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Putting the Public in Power.

McNeil

The McNeil Generating Station is jointly owned by Burlington Electric Department (operator and 50% owner), Green Mountain Power (31%) and VPPSA (19%).  VPPSA’s ownership of the McNeil station is managed as a project of the Authority with costs and benefits allocated to participating members as follows:

Enosburg Falls  6.316%
Hardwick 7.758%
Ludlow 10.526%
Lyndonville 15.789%
Morrisville 13.916%
Northfield 10.432%
Stowe 15.789%
Swanton 19.474%

There are 40 people employed at the station. Employees include a maintenance crew, equipment operators, fuel handlers, foresters, and administrative and engineering support personnel. A minimum staff of four is needed to operate the station at any given time.

At full load, the plant generates 50 megawatts (MW) of electricity. At full load, approximately 76 tons of wood chips are consumed per hour (about 30 cords).

The plant is capable of operating on combinations of wood, natural gas, and oil. When it is operating at full load on gas, it uses 550,000 cubic feet of gas per hour.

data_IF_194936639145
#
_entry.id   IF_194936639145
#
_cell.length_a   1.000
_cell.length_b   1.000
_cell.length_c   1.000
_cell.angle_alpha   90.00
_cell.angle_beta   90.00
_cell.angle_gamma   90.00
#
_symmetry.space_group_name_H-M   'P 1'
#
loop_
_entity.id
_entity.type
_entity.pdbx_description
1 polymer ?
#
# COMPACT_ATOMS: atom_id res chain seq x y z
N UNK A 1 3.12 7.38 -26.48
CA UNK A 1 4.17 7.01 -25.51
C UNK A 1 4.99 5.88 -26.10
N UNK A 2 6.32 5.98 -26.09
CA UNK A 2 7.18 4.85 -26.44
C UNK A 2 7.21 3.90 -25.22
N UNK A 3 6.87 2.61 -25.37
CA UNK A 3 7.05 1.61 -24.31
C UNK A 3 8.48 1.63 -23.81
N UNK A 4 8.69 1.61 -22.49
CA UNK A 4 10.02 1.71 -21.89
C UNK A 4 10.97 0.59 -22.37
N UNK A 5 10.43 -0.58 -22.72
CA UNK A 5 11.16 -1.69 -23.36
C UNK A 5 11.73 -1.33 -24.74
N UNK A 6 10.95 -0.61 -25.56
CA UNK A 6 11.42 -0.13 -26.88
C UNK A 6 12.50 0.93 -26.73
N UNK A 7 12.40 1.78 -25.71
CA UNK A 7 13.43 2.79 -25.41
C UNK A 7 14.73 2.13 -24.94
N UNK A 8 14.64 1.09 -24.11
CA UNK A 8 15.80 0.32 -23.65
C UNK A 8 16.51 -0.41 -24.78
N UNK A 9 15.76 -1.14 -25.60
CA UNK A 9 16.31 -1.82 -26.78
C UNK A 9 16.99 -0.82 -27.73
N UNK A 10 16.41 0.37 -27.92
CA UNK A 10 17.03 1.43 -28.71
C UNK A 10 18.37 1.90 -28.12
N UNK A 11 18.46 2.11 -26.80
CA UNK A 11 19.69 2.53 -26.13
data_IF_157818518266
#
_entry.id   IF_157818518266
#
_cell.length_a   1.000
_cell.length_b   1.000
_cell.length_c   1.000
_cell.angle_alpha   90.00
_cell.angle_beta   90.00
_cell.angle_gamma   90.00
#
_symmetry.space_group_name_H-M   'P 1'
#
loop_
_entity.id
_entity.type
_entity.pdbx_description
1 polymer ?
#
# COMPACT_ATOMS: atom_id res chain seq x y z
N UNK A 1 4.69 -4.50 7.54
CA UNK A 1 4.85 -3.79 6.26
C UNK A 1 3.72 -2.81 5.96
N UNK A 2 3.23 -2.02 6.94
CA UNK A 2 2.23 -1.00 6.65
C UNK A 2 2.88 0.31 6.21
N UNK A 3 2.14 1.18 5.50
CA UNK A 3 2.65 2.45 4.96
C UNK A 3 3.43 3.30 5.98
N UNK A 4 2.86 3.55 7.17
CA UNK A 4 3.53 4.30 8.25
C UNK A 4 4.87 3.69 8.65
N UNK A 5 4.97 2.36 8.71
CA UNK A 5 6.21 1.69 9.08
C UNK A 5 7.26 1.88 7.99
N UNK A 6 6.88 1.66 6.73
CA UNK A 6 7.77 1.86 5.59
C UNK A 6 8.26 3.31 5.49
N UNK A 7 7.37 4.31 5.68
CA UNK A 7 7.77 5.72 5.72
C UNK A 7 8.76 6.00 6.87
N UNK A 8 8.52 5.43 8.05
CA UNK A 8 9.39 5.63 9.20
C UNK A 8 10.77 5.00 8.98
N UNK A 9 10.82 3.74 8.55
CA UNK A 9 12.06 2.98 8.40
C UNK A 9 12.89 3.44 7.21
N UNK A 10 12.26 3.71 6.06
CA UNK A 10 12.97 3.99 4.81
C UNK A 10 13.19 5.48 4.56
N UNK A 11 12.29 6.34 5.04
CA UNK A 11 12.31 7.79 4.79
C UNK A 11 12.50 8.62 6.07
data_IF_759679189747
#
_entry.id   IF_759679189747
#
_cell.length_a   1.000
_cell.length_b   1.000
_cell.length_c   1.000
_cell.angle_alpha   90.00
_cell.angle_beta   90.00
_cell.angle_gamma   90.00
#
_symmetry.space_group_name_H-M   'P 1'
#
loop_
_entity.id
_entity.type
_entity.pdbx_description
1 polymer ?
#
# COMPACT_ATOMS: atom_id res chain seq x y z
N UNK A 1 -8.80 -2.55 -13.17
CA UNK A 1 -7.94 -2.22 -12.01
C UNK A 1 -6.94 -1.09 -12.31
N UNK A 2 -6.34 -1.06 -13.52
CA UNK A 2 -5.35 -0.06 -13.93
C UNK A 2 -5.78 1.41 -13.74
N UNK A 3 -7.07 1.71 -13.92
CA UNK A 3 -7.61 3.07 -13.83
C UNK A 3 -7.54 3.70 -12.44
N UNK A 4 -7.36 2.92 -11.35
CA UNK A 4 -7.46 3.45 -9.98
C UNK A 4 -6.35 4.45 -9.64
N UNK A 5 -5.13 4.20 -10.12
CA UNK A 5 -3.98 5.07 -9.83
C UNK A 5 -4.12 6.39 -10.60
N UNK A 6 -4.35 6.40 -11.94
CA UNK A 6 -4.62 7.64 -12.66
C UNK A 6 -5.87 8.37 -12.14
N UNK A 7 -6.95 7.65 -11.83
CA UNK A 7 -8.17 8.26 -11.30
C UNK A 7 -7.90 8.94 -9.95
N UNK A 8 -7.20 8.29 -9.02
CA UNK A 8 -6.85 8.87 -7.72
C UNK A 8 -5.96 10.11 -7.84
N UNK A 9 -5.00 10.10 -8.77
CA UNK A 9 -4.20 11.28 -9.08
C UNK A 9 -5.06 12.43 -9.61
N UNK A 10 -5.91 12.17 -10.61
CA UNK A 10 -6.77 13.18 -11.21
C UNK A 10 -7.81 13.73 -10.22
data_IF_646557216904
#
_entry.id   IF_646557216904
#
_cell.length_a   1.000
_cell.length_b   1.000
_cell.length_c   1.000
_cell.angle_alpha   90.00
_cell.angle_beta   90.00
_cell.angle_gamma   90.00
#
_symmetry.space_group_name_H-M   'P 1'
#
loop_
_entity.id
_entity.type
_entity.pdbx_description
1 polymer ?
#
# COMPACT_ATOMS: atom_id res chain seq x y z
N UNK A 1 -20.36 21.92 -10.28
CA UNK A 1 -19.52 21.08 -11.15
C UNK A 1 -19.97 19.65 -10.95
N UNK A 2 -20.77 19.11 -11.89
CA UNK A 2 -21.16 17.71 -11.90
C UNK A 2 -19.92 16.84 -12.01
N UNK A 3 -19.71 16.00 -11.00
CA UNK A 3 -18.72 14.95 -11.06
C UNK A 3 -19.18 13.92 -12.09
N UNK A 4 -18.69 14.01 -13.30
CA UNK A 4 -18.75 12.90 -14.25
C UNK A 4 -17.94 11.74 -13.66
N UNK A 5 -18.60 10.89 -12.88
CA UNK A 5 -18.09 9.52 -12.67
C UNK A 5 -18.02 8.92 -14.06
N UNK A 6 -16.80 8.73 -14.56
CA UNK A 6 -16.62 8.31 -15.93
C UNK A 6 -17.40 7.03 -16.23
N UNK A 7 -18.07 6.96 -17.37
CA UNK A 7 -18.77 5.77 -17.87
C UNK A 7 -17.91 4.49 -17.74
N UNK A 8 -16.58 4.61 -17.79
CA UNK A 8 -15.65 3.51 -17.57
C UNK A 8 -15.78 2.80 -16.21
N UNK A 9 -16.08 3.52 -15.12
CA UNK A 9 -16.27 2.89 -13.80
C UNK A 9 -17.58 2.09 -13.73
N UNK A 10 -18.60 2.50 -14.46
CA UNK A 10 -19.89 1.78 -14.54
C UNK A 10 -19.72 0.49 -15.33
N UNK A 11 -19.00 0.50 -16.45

McNeil is equipped with a series of air quality control devices that limit the particulate stack emissions to one-tenth the level allowed by Vermont state regulation. McNeil's emissions are one one-hundredth of the allowable federal level. The only visible emission from the plant is water vapor during the cooler months of the year. In 2008, the McNeil owners voluntarily installed a $12 million Regenerative Selective Catalytic Reduction system, which reduced the plant’s Nitrogen Oxide emissions to 1/3 of the state requirement.

Most of the wood for the plant comes from within 60 miles of the station. Ninety-five percent comes from logging residue and cull material created when harvesting higher-value wood products. Harvests are conducted in accordance with strict environmental standards specified by the Vermont Public Utility Commission.

The wood is chipped at the harvest site and delivered in trailer trucks to the plant or to a railcar loading facility in Swanton, VT. At least 75 percent of the wood is delivered from Swanton to the plant by rail. A small portion arrives in an unprocessed form that can be stored and chipped when needed. McNeil Station also purchases the byproducts of lumber-making such as bark and shavings or clean urban wood waste.

As a recognized renewable resource under Vermont’s Renewable Energy Standard and Connecticut’s Renewable Portfolio Standard, the McNeil generating plant represents a key part of the renewable portfolio for those VPPSA members that participate in the project.